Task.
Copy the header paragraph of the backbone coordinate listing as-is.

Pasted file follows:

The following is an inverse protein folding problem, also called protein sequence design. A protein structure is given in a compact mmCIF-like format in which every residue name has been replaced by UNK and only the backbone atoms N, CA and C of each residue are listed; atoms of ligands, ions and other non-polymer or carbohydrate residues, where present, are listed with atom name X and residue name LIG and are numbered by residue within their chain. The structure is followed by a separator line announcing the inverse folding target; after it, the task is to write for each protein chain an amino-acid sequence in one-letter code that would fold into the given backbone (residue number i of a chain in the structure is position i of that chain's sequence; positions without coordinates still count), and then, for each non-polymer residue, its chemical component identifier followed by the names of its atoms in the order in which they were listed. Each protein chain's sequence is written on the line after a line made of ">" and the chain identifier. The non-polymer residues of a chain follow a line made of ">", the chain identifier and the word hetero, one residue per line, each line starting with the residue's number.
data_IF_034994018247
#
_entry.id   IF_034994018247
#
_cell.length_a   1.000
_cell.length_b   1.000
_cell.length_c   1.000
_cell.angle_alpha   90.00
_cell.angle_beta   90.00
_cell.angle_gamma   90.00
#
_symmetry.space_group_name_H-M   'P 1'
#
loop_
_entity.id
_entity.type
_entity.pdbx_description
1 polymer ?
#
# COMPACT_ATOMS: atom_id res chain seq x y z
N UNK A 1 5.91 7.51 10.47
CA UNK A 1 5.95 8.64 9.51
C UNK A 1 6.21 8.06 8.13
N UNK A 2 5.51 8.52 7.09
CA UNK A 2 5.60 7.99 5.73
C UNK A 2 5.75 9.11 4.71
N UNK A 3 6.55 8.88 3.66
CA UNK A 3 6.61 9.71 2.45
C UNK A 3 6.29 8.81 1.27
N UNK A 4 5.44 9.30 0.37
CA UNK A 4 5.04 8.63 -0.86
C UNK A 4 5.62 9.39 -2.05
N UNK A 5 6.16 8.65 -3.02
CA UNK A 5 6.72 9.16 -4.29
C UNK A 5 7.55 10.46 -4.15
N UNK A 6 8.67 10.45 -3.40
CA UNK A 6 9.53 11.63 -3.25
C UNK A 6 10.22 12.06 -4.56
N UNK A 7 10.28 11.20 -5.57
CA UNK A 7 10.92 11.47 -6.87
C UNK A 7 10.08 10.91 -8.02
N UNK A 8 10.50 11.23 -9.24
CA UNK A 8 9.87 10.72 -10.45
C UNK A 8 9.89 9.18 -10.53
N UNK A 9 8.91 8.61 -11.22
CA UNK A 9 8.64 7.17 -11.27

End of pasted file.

The following is an inverse protein folding problem, also called protein sequence design. A protein structure is given in a compact mmCIF-like format in which every residue name has been replaced by UNK and only the backbone atoms N, CA and C of each residue are listed; atoms of ligands, ions and other non-polymer or carbohydrate residues, where present, are listed with atom name X and residue name LIG and are numbered by residue within their chain. The structure is followed by a separator line announcing the inverse folding target; after it, the task is to write for each protein chain an amino-acid sequence in one-letter code that would fold into the given backbone (residue number i of a chain in the structure is position i of that chain's sequence; positions without coordinates still count), and then, for each non-polymer residue, its chemical component identifier followed by the names of its atoms in the order in which they were listed. Each protein chain's sequence is written on the line after a line made of ">" and the chain identifier. The non-polymer residues of a chain follow a line made of ">", the chain identifier and the word hetero, one residue per line, each line starting with the residue's number.